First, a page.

Most of the tourists visiting the storied cathedral don't know anything about Jesus. The proposed changes should be seen as a chance to make their initial encounter a meaningful one.
Imagine that your local parish church received 12 million visitors from all over the world every year, but the majority of your visitors had little or no understanding of Jesus Christ and his story or the Catholic faith?
What could you do to help many visitors know more about Jesus Christ and be more intrigued by the Catholic faith by the time they leave? That is the question facing Catholic leaders overseeing the restoration of Notre Dame Cathedral in Paris. It is a question that has ignited significant controversy even though the purpose of the proposed changes is to make the cathedral and Christianity accessible for those not raised in a Christian society.
As one priest friend who has celebrated Mass at Notre Dame pointed out, the vast majority who enter Notre Dame are tourists, not parishioners or Catholics making a pilgrimage. They go because they are in Paris and this is one of the great sights of Paris! The proposed changes won’t make Notre Dame into a tourist destination. Notre Dame has already been a tourist destination for centuries!
What if the person walking across the threshold is a 20-year-old European or North American agnostic who has zero Christian background but is visiting Paris with a semester-abroad class? Or part of the 89% of French citizens who are not certain that God exists? Or a Muslim or Hindu tourist? A regular “tourist” may not even recognize a crucifix, much less understand what it stands for. They may not even believe Jesus was a historical man who really lived (which recent studies have found is true of significant numbers of British young adults).
I know from my own experience what it means to enter a religious world that nothing in my background has prepared me to understand. I am Catholic today because as a completely clueless fundamentalist undergrad, I crossed the threshold of a neo-Gothic Catholic church near my campus and felt the Real Presence of Jesus. None of the statues or icons or stained glass windows had any meaning for me. The church happened to be named Blessed Sacrament but I hadn’t the foggiest idea what the name meant. That mystical encounter leapt across a void of breathtaking ignorance, creating a bridge of spiritual trust that has changed the whole course of my life.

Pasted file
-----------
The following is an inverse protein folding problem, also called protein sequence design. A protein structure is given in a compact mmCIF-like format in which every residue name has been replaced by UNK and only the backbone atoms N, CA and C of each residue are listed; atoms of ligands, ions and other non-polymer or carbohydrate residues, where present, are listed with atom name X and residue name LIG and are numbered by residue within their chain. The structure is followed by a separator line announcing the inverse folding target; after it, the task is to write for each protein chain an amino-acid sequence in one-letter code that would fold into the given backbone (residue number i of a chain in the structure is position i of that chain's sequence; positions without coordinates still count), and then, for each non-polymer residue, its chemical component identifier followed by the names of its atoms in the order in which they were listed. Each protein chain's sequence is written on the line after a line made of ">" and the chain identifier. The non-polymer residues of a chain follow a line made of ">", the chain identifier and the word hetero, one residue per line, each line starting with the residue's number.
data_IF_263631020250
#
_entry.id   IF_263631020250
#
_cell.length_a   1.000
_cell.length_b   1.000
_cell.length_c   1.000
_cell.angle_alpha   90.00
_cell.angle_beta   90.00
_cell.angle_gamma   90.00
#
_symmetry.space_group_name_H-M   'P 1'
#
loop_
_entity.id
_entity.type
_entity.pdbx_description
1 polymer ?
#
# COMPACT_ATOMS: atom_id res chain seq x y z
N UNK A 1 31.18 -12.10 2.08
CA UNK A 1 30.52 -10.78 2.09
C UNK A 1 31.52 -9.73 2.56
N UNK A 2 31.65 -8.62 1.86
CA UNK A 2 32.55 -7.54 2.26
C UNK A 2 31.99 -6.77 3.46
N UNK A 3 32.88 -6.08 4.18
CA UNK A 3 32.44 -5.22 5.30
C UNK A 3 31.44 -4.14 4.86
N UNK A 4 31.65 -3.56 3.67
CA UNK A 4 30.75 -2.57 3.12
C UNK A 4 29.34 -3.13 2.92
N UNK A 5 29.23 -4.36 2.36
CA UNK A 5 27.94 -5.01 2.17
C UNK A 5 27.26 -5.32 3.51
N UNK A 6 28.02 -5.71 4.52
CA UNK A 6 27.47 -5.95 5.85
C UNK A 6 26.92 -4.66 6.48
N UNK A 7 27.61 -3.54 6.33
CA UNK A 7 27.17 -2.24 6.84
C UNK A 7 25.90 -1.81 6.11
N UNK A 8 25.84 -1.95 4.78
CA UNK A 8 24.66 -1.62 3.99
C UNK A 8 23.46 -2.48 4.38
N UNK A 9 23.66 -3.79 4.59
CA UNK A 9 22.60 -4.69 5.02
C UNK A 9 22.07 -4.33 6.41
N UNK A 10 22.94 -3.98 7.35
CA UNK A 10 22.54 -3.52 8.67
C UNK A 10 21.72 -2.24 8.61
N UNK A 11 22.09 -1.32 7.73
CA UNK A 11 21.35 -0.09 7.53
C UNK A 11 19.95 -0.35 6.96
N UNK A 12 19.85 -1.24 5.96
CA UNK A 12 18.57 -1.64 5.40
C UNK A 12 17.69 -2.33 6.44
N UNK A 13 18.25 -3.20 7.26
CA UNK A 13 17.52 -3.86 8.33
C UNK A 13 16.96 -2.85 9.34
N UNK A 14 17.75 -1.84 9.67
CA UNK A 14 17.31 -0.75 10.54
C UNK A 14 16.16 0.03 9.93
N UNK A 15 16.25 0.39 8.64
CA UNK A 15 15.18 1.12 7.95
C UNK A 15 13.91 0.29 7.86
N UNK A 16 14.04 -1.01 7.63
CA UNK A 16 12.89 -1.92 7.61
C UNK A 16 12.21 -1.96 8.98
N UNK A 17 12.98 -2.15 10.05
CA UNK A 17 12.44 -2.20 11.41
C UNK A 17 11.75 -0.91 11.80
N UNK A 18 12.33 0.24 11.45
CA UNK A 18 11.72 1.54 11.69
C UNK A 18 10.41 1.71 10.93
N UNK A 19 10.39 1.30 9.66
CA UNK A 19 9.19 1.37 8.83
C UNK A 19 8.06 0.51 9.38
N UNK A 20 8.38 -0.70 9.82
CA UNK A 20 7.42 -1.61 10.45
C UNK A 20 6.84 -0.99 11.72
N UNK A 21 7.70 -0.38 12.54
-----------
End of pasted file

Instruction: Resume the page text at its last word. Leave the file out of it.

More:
Personally, I wish, that in addition to signs and other visual explanations, the cathedral could also provide trained “Ananiases” — evangelizing Catholic companions — formed to serve visitors to the cathedral as spiritual and historical tour guides. I would also love to see intercessors praying quietly in the sanctuary for the work of the Holy Spirit in all who visit throughout the day.
One Parisian friend described Notre Dame this way, “the entire cathedral is filled with biblical scenes (Old and New) everywhere you look. It’s a living Bible and catechism wrapped into one. But, she noted “you really needed to prepare your visit beforehand — internet research, a guidebook, or pay a guide — to get the most out of it. Not to mention a small pair of binoculars! I live here and I LOVED bringing visiting friends and family to see it and pointing things out and just seeing their faces light up in awe when they started to see beyond the stone and glass!”
The Archdiocese of Paris has a remarkable opportunity — in the most famous and spectacular house of worship in a highly de-Christianized country — to provide a powerful opportunity for an initial encounter with Christ and the Christian faith for millions of non-Catholics and non-practicing Catholics every year. Let’s pray for and support the archdiocesan efforts to make visiting Notre Dame de Paris a chance to meaningfully encounter Jesus Christ.